West End Stars Sean Parkins & Nathaniel Morrison Live
The arts and entertainment industry is being hit harder by Covid-19 than almost any other sector in the British economy, according to research by the Office for National Statistics, and under the current government guidelines, it is difficult to see how, or when, theatres and mass participation events can start up again and remain financially viable.
Theatres simply cannot afford to run on the 25% capacity required to maintain social distancing, so a new model for live entertainment is desperately needed.
While nightclubs are also still not able to open, G-A-Y at Heaven, the UK's biggest LGBT+ nightclub has repurposed into the UK's biggest LGBT+ bar and the dance floor that was once a joyous throng of thousands of writhing bodies is now set with tables, chairs and partitions.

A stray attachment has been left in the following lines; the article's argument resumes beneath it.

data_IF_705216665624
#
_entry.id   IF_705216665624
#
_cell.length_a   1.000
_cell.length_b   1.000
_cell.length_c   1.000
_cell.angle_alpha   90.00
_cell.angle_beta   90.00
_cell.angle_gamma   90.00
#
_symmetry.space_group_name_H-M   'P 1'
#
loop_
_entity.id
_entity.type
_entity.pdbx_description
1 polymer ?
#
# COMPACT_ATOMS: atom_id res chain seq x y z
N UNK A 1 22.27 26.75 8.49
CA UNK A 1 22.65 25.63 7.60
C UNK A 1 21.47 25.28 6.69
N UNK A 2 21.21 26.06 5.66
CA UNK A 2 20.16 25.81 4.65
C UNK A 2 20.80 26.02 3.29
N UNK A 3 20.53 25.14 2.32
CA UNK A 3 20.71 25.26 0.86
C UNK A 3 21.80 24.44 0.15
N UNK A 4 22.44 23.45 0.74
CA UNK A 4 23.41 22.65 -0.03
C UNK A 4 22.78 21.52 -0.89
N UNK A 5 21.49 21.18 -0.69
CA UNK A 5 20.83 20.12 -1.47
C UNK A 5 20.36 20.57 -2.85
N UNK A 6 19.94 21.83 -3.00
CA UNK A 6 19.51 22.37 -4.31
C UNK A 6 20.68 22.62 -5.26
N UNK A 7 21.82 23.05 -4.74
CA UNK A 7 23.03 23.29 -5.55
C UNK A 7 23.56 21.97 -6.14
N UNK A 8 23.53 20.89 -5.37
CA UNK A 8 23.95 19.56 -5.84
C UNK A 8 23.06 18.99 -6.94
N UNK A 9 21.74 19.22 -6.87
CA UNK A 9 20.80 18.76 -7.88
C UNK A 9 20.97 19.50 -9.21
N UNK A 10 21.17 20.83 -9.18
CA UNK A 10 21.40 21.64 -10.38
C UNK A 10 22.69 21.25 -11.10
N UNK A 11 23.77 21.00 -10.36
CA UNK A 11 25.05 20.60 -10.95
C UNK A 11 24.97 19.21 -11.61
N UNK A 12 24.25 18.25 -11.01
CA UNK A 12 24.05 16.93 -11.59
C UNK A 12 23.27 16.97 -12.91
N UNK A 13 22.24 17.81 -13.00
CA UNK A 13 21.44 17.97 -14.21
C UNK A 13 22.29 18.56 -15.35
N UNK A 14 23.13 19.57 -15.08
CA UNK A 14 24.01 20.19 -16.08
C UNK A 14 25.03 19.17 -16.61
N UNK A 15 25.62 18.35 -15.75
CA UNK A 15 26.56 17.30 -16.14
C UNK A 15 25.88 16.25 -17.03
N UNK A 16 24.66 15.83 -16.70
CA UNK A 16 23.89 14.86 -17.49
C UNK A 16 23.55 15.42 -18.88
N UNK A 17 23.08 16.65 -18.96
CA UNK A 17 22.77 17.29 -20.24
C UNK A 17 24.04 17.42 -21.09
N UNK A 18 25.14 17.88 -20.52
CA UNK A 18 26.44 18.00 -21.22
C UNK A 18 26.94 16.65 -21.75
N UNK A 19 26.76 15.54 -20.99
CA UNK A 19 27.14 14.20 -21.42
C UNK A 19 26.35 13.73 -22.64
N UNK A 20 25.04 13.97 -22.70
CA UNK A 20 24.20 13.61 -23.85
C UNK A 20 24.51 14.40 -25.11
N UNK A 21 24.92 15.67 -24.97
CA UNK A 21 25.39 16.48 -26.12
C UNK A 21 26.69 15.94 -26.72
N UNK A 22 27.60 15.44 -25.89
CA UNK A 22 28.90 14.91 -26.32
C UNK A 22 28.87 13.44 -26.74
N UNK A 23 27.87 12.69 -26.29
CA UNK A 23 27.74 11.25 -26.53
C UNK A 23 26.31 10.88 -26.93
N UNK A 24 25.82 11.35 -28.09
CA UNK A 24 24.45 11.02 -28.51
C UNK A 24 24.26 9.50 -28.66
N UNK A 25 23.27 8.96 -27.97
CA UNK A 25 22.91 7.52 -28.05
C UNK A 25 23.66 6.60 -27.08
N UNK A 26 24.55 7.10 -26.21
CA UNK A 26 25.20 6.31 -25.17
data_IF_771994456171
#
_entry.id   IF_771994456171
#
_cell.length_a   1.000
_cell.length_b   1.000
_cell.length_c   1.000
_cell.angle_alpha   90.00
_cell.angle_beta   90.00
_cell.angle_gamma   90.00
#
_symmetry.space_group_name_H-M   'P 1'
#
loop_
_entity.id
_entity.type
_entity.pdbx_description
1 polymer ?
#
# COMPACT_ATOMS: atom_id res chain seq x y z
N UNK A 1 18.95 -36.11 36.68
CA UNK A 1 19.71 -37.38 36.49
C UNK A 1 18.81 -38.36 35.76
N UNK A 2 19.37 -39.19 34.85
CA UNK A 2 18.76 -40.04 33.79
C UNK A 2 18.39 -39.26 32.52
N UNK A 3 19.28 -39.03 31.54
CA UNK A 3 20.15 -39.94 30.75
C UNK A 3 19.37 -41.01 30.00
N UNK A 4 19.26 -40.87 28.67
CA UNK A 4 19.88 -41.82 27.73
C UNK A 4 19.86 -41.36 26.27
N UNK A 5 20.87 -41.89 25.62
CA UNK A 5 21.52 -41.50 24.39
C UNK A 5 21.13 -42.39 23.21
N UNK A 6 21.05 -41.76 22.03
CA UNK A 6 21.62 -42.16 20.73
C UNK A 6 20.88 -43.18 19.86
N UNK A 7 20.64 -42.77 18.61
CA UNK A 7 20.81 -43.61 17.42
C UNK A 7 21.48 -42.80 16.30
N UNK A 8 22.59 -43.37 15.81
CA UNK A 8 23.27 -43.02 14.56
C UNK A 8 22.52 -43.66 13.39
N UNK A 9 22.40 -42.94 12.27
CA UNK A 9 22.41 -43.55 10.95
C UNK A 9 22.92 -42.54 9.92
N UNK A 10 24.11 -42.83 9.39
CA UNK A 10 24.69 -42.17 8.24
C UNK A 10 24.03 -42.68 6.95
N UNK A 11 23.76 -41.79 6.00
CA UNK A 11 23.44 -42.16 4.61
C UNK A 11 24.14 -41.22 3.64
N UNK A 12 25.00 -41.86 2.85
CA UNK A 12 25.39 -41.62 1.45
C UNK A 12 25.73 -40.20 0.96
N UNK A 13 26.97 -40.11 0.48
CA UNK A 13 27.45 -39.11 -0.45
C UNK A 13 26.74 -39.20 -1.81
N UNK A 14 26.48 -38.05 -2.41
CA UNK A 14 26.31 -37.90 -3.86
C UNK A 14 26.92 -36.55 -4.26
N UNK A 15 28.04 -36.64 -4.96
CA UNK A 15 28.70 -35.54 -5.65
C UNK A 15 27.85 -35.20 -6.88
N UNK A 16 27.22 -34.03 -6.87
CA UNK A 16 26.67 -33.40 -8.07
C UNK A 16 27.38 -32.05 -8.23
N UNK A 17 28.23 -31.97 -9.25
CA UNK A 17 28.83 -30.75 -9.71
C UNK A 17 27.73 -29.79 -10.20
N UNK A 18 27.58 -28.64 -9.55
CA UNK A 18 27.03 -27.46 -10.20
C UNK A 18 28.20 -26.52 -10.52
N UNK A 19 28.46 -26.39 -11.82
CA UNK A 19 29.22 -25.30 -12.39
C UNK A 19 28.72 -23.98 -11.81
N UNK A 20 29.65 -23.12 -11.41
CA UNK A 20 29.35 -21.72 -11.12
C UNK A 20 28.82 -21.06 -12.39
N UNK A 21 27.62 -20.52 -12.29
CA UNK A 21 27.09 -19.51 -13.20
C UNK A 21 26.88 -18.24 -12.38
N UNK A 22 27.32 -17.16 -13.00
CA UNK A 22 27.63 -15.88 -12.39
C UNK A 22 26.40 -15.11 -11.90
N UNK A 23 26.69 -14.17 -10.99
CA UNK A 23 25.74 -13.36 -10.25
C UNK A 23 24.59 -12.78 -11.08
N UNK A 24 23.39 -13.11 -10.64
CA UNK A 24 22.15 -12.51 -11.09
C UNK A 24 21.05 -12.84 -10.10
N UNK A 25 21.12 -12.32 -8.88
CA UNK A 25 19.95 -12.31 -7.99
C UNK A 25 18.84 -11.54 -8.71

Saturdays at G-A-Y were infamous for A-list pop stars like Miley Cyrus, Lady Gaga, Kylie and Rita Ora but this week (29 August 2020) live performance made a return, albeit in a slightly more subdued format.
'No Singing, No Dancing, No Cheering' declared the big screen ahead of the 1am show, and as West End stars Sean Parkins (Book of Mormon) and Nathaniel Morrison (Waitress) took to the stage there was a lot of biting of tongues and sitting on hands to quell the enthusiasm.
But it worked!
The audience were well behaved and showed their appreciation with rapturous applause and stamping of feet as the stars gave vocally sublime renditions of songs from Beyoncé, Hamilton, Dream Girls and more. Thirty minutes of live show had us lost in the music and it was, almost, like old times.
But most importantly, it worked. The venue was open, all the government guidelines for distancing and track and trace were met and staff were able to return to their jobs and work again. Bar staff, door staff, light and sound techs and security were all thrown a lifeline by a promoter with foresight and two performers who knew and understood the rules.
If one club can do it there's no reason others can't too – smaller shows with smaller budgets for smaller audiences might not be ideal, but it gets the rent paid and food on the table which, in this day and age is no small feat in itself.